Cognitive Dissonance's picture

Congress relented and gave the Treasury unlimited borrowing authority until May 19th if I remember correctly. Obama signed it.

This means that the Treasury is currently making hay while the sun shines.

http://www.cnn.com/2013/01/31/politics/senate-debt-ceiling

Wed, 02/20/2013 - 14:21 | 3260319 SeverinSlade
SeverinSlade's picture

Oh that's right I totally forgot about that.

So we just have the sequester D-Day to look forward to.

Wed, 02/20/2013 - 14:25 | 3260334 Cult_of_Reason
Wed, 02/20/2013 - 14:07 | 3260239 Cognitive Dissonance
Cognitive Dissonance's picture

"I see nothing. I know nothing." - Sgt Schultz

Wed, 02/20/2013 - 14:12 | 3260263 MoneyThangs
MoneyThangs's picture

Interesting article, however markets are extremely oversold after todays bloodbath on wall street, sometimes I just want to jump out the window

Wed, 02/20/2013 - 14:21 | 3260311 NotApplicable
NotApplicable's picture

Oversold??? LOL

We obviously have very different definitions concerning value.

At this point, zero is a far more accurate valuation than any one visible now, once the sunk-cost of malinvestment is factored in along with collapsing demand.

Wed, 02/20/2013 - 14:25 | 3260331 SheepDog-One
SheepDog-One's picture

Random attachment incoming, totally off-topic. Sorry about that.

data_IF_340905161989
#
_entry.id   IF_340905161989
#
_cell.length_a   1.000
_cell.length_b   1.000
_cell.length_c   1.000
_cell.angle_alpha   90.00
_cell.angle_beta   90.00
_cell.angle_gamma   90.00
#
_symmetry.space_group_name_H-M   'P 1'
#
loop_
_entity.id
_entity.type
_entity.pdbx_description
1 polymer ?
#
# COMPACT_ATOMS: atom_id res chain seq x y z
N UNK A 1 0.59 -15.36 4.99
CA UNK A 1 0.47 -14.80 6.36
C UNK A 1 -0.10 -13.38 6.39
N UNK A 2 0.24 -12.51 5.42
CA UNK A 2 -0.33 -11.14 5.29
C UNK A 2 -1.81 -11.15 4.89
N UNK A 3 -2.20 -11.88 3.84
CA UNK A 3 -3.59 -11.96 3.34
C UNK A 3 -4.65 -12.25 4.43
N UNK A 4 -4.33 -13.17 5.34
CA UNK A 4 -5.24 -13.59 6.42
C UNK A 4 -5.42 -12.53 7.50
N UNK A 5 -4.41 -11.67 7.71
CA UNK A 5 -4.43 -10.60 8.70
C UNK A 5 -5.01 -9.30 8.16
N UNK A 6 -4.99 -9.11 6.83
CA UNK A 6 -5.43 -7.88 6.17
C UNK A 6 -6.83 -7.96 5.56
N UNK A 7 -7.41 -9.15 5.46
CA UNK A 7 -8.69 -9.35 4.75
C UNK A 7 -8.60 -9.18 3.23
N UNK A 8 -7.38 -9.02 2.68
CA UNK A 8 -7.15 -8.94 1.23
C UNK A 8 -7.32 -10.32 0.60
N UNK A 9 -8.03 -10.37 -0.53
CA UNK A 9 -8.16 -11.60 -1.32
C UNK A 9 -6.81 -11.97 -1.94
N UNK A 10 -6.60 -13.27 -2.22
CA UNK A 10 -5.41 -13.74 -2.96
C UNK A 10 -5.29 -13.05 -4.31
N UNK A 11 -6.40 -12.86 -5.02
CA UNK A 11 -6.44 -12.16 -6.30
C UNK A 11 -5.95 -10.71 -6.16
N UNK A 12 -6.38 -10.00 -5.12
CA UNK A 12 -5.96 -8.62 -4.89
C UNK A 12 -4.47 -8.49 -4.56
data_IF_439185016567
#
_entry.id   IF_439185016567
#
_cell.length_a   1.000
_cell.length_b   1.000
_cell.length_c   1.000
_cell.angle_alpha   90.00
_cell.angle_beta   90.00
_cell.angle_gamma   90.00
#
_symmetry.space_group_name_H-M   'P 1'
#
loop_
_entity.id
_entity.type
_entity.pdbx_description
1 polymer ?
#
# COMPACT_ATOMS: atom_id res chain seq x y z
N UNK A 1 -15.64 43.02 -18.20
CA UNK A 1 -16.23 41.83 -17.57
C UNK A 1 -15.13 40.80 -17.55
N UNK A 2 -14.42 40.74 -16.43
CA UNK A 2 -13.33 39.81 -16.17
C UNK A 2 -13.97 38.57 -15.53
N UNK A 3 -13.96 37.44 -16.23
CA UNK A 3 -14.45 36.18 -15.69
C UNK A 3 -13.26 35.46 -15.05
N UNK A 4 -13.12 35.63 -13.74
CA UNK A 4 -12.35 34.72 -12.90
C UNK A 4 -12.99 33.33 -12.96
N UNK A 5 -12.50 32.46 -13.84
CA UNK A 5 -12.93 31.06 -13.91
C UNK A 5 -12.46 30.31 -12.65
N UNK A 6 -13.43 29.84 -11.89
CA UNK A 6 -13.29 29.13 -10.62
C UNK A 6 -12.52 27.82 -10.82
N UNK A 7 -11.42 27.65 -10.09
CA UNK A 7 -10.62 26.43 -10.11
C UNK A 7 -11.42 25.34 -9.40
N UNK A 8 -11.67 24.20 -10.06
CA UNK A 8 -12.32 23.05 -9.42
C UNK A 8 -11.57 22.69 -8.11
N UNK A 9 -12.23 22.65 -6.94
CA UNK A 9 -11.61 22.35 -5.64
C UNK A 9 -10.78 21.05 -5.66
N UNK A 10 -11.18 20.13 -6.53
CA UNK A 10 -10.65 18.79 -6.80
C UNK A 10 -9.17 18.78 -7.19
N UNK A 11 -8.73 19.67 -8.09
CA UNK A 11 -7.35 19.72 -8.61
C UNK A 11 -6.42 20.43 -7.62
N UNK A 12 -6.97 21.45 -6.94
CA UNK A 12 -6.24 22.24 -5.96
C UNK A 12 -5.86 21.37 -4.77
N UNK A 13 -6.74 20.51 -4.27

Has to be 'sarc'....they've ruined the 'markets' and turned them into nothing more than the new SyFy network show 'Robot Combat'. 

Robot Combat League - February 26th at 10/9c on Syfy - YouTube

Wed, 02/20/2013 - 14:23 | 3260328 razorthin
razorthin's picture

/sarc

Wed, 02/20/2013 - 14:57 | 3260496 akarc
akarc's picture

gotta be, or a vision

Wed, 02/20/2013 - 14:15 | 3260286 q99x2
q99x2's picture

The banksters are invinceable. The world is theirs.

What could go wrong?

Wed, 02/20/2013 - 14:26 | 3260338 SheepDog-One
SheepDog-One's picture

When they realize 'they' are the only ones left in the game anymore?

Wed, 02/20/2013 - 14:57 | 3260472 q99x2
q99x2's picture

Once you have an infinite money supply and are both the largest buyer and largest seller and, have the software programmed into all the markets basically that is it. You don't need anyone else to generate GDP. You don't need more than a few people to work. You don't need anything except the military to keep the people of the world from using an alternative system as they die off.

Game over.

The banksters have pulled the other largest wealth managers in with them as they brought the new financial system on line (implementation) starting at the end of 2011.

The next phase is to simply and slowly get rid of any potential competitors that might arise and grind out the public wealth managers and hedge funds.

Slow starvation and death as proved by the Greeks seems to be a business model at this point.

Control over the price of commodities, food, oil, pharmaceuticals (ObamaCare) no big deal.

I guess China and Russia and Japan could be a surprise. Maybe an asteroid or some pandemic but so far so good.

Wed, 02/20/2013 - 14:23 | 3260324 Dr. Engali
Dr. Engali's picture

Volume? Who needs volume when the Bernank has your back. Jump in ,leverage up,and buy near the all time highs...that's what Cramer says and who am I to question Cramer?